Don’t Forget the Other Screen
The “mobile Internet” allows instant communication to an unlimited number of individuals and instant access to all of the powerful resources of the web. Despite the many benefits of this mobile technology, kids have easy access to pornography and other harmful content; predators and cyberbullies can access kids 24 hours a day, seven days a week; and kids can post reputation-damaging content through devices that fit in the palms of their hands.
Unfortunately, as we travel the country talking to parents about protecting kids online, many of the adults that monitor their children’s use of the computer do not also monitor their children’s cell phone use. A study that came out earlier this month by the Kaiser Family Foundation found that relatively few kids have rules about talking or texting on their cell phones. The study also highlighted that cell phones have morphed from a way to hold a conversation into a way for kids to consume more media. “Eight- to eighteen-year-olds today spend half an hour a day (33 minutes) talking on their cell phones, and an average of 49 minutes a day listening to, playing or watching other media on their phones (17 minutes with music, 17 minutes playing games, and 15 minutes watching TV).”
Not surprisingly, another study indicated that kids who pay for their own cell phones are more likely to send sext messages. I can’t help but think that in a world where one picture or one post can have a permanent, lasting impact on the lives of young people today, and that as children are engaging with media and each other through their mobile devices, parents need to be involved. A report out from Europe titled “Online as Soon as it Happens” points out the risks of accessing and engaging online (primarily on social networking sites) via mobile devices. The report highlights that social network users upload and view photos, send and receive messages, and accept friends now through mobile devices.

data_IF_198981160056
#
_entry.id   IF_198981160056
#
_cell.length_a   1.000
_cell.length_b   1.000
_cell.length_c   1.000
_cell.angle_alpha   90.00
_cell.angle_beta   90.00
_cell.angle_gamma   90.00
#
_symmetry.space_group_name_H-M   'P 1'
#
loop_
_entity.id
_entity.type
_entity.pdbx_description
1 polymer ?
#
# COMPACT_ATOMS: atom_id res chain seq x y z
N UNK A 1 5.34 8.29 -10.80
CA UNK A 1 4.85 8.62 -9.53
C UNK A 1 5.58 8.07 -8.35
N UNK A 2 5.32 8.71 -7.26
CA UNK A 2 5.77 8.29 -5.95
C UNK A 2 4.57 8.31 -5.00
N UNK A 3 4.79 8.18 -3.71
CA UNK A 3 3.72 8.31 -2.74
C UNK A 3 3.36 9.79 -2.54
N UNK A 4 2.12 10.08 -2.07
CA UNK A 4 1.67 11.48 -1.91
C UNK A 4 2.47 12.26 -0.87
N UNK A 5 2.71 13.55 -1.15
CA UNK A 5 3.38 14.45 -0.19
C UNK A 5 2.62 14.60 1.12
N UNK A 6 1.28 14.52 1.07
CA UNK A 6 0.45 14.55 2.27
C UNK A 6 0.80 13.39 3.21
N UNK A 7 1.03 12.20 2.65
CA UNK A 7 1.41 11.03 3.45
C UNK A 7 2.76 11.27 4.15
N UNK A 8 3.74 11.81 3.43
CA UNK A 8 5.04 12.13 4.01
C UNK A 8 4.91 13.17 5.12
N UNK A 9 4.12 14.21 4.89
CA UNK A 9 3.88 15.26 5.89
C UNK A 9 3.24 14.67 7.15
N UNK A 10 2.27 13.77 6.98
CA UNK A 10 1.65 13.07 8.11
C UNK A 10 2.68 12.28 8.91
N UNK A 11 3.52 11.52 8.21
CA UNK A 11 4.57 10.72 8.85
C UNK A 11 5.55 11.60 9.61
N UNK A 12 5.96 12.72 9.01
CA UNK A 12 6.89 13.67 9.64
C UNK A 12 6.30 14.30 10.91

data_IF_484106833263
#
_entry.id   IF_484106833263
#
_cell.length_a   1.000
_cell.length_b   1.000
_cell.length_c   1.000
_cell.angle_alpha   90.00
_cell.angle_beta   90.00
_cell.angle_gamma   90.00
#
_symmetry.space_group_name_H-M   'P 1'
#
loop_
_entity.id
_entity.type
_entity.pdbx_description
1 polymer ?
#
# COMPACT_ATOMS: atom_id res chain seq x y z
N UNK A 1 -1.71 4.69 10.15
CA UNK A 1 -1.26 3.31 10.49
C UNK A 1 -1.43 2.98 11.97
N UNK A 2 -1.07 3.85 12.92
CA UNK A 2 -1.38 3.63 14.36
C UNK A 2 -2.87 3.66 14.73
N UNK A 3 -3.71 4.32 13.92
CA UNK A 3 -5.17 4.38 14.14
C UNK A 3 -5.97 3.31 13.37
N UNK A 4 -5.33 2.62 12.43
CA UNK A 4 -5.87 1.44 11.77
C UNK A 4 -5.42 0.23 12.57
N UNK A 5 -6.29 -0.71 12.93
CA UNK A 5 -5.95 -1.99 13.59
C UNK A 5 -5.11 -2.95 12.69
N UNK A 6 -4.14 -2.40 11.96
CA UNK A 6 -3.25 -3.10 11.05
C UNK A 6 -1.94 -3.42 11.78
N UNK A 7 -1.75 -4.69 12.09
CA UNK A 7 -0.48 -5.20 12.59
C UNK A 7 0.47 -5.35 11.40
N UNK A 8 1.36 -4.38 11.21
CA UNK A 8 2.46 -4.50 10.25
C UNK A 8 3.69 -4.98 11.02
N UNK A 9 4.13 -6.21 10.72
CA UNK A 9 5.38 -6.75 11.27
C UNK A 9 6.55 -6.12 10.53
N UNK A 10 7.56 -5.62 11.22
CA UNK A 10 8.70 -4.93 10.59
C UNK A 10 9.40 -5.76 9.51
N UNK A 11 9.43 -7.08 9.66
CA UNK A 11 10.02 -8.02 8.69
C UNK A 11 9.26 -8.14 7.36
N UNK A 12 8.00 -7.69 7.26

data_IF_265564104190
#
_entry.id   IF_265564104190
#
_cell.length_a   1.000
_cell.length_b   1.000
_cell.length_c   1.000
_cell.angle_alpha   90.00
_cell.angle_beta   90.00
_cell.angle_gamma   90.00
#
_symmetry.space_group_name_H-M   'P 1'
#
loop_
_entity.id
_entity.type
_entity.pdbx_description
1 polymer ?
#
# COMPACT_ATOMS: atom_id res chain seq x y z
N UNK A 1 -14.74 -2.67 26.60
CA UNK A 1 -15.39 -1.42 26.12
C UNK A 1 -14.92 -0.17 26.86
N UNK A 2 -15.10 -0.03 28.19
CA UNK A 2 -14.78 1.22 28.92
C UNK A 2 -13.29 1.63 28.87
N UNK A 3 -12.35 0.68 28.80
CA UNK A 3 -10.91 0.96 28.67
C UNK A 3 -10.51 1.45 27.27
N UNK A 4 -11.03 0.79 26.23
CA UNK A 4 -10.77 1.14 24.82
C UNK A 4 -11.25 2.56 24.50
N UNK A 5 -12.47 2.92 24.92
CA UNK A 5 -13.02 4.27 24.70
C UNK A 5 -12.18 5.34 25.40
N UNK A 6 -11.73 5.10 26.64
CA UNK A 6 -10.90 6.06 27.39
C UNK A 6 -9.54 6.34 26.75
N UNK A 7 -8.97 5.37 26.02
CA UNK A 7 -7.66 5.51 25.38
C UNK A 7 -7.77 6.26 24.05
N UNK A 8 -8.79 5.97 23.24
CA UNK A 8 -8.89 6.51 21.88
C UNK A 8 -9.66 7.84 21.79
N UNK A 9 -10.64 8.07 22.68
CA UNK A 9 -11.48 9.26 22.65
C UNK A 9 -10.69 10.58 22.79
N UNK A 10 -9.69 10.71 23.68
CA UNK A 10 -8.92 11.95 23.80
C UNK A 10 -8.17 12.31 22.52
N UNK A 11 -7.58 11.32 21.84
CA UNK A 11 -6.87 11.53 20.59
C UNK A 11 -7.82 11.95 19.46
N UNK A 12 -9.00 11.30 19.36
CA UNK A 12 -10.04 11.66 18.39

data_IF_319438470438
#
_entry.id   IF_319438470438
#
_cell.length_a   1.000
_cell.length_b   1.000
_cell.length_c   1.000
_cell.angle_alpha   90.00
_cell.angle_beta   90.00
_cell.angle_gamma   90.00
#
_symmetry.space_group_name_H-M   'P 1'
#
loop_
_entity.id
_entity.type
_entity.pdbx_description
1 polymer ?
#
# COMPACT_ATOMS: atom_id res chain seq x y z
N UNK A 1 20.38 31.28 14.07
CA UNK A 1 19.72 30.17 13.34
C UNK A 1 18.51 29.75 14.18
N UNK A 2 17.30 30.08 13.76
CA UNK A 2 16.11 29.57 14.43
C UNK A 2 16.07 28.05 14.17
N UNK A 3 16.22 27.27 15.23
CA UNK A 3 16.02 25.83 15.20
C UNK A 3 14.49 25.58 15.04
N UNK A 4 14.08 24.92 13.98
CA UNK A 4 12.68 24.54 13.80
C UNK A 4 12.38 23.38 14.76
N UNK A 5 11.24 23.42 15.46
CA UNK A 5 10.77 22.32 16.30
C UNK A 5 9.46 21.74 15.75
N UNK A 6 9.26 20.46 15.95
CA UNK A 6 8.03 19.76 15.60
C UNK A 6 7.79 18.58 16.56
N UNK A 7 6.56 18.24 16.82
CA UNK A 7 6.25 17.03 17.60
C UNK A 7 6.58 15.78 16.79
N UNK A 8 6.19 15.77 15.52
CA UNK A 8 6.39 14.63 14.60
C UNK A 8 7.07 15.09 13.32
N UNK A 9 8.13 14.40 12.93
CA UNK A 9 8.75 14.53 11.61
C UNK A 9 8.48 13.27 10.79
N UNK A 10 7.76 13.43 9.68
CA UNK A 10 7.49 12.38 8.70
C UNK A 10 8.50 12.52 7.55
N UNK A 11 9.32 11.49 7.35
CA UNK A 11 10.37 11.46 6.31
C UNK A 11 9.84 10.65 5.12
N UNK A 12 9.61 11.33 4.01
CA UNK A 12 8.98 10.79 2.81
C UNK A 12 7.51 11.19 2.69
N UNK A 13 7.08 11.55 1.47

Many parents have no idea that their children can–and often are–doing so much through their mobile devices, which is why we at Enough Is Enough encourage parents to apply Rules ‘N Tools® across all Internet-enabled devices children use.
- Set clear rules with your children regarding when they are allowed to talk, text and surf the Internet via their mobile device.
- Children should only communicate with parent-approved contacts.
- Talk to your children about respecting others online. Your child should never text something to someone else that they would not say to them in real life. Communication should always be truthful, encouraging and helpful. If your child receives a threatening, mean or sexual message from someone they should come to you immediately.
- Talk to your children about privacy. Discuss with them how there is no such thing as privacy through their mobile device, and there are no “take-backs” with what they post, text, upload or send. Content your kids send through the Internet or their mobile device can be distributed across the world, without their permission or knowledge.
“Parents really have to realize no matter what computer screen or mobile screen your kids are looking at, that’s a real world for kids, and they are having real experiences online. They’re accessing content and parents need to come to the realization that there are a lot of things their children are doing on mobile devices they should probably know about.”